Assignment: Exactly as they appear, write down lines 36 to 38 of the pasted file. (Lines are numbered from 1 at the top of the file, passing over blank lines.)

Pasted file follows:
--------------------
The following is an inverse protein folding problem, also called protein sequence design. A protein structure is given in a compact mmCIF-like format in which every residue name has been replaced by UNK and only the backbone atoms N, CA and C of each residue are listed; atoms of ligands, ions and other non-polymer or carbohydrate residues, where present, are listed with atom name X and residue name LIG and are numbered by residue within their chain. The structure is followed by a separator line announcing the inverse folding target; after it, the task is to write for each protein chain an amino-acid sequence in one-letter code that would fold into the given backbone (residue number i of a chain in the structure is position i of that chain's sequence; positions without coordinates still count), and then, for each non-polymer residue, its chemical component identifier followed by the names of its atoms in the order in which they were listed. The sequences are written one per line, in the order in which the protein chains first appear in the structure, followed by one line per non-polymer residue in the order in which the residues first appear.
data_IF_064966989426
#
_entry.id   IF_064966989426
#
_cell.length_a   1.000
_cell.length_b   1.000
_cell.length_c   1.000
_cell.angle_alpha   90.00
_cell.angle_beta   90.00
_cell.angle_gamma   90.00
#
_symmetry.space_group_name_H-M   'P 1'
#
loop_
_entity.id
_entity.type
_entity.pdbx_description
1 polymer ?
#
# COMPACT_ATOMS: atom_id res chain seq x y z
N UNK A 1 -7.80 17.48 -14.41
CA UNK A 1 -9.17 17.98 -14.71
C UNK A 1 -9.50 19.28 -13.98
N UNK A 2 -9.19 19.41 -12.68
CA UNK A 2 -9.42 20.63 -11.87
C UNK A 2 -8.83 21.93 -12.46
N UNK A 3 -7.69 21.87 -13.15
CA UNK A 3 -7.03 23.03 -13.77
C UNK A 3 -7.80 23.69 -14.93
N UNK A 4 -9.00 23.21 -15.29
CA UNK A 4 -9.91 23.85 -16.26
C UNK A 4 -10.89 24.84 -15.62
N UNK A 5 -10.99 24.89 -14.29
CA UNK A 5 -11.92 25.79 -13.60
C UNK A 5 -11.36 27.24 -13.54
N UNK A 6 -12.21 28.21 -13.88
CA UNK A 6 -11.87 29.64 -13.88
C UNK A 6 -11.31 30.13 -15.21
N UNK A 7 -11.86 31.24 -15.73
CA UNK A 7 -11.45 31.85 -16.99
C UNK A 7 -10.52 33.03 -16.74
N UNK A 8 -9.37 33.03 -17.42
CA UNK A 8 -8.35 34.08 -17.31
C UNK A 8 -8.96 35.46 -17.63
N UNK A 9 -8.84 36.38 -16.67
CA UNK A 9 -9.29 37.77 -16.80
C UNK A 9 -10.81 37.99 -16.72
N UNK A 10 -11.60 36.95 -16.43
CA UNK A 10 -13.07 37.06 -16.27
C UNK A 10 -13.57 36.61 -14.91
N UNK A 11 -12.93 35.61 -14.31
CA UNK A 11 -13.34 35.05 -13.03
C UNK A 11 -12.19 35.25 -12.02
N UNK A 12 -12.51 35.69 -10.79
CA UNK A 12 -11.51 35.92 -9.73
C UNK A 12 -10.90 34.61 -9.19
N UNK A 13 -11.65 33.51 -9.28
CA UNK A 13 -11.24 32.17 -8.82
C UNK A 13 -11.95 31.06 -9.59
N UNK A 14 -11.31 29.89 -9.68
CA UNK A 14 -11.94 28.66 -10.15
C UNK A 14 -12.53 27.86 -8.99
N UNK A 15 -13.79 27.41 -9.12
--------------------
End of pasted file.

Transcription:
C UNK A 5 -11.36 27.24 -13.54
N UNK A 6 -12.21 28.21 -13.88
CA UNK A 6 -11.87 29.64 -13.88